[Smt-talk] Classical metric fakeouts

Stephen Jablonsky jablonsky at optimum.net
Sun Mar 27 08:40:13 PDT 2011

The Debussy Sonata is an unusual piece because the tempo is Allegro vivo but the opening dynamic is pp and dolce sostenuto. It looks like Claude was of two minds, or, as you suggest, making tempo magic (Things are not what they appear to be). Much of the rest of the piece is also slow and rhapsodic. To me this movement never sounded "fast" in the traditional Western sense.

On Mar 26, 2011, at 12:13 PM, Stephen Taylor wrote:

> Dear all,
> I'm looking for examples of what Justin London would call "metric fakeouts" in the classical repertoire. Especially situations like the opening of the Debussy Violin Sonata, where the meter is 3/4 Allegro vivo, but the beginning sounds slow. It's not apparent that the piece is fast until m. 15, when the quick 8th notes in the violin finally coalesce with the piano part.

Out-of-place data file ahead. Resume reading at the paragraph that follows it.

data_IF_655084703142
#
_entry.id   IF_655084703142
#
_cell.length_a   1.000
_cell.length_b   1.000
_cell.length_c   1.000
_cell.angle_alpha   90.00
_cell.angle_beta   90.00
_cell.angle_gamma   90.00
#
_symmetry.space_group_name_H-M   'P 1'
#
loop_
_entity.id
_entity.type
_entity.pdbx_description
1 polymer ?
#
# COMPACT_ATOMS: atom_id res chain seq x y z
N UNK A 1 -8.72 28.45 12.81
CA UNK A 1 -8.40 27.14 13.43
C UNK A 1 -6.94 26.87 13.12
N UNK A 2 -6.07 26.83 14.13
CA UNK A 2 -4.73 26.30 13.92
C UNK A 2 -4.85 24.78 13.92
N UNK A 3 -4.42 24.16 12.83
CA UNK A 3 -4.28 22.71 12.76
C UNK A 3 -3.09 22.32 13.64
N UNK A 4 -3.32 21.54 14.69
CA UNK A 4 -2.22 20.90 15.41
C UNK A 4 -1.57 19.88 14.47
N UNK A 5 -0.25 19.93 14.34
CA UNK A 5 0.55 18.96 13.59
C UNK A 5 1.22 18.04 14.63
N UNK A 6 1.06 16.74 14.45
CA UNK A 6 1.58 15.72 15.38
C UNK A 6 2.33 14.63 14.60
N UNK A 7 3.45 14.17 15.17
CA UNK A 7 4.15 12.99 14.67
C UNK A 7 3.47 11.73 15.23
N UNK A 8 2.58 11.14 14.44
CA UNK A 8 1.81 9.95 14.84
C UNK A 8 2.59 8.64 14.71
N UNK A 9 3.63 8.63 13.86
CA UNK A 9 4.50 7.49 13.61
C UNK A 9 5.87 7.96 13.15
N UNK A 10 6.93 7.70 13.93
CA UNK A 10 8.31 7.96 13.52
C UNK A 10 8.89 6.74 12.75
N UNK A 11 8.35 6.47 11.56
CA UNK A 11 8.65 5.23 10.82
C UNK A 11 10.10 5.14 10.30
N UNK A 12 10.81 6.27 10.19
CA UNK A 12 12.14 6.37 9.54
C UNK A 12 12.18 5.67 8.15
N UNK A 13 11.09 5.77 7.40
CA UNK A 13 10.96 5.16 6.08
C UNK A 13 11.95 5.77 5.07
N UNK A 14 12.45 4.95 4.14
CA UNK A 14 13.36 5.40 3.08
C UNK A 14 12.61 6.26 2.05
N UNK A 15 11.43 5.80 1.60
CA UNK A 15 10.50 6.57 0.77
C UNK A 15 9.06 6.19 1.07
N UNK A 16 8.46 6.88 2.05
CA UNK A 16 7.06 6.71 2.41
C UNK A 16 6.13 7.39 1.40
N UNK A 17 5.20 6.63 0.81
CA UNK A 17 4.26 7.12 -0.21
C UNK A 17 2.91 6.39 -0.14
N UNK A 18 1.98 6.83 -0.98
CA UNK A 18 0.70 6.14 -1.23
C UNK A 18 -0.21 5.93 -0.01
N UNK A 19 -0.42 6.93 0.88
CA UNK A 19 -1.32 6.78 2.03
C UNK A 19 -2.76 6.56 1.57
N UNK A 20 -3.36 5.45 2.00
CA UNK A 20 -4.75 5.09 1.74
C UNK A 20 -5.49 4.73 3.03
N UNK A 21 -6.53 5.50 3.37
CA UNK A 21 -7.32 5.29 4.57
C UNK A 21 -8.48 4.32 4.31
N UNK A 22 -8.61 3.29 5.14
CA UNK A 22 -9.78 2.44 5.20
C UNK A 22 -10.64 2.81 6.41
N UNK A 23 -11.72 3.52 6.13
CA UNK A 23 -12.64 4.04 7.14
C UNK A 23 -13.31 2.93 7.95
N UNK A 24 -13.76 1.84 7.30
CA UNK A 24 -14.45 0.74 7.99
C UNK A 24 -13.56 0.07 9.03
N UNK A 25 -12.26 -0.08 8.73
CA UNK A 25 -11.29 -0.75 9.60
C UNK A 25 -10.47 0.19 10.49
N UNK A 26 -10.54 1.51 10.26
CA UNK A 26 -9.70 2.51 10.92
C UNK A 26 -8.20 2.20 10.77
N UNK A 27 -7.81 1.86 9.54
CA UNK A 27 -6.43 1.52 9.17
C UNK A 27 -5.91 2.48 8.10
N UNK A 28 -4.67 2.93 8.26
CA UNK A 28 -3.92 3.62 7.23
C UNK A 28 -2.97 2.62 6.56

> I've been looking for examples, and as far as I can tell most pieces don't do this - they pretty much announce their tempo, slow or fast, right at the start; or else they begin meterless, with a fermata (Rite of Spring, Beethoven 5). But most pieces don't have a hidden meter which is revealed later. Maybe Beethoven's Coriolan Overture? (although this piece is much more straightforward than the Debussy).
> Any ideas or examples are greatly appreciated!
> Best wishes,
> Steve
> _________________________________
> Stephen Taylor
> Associate Professor of Composition-Theory
> School of Music
> University of Illinois at Urbana-Champaign
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Prof. Stephen Jablonsky, Ph.D.
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The City College of New York
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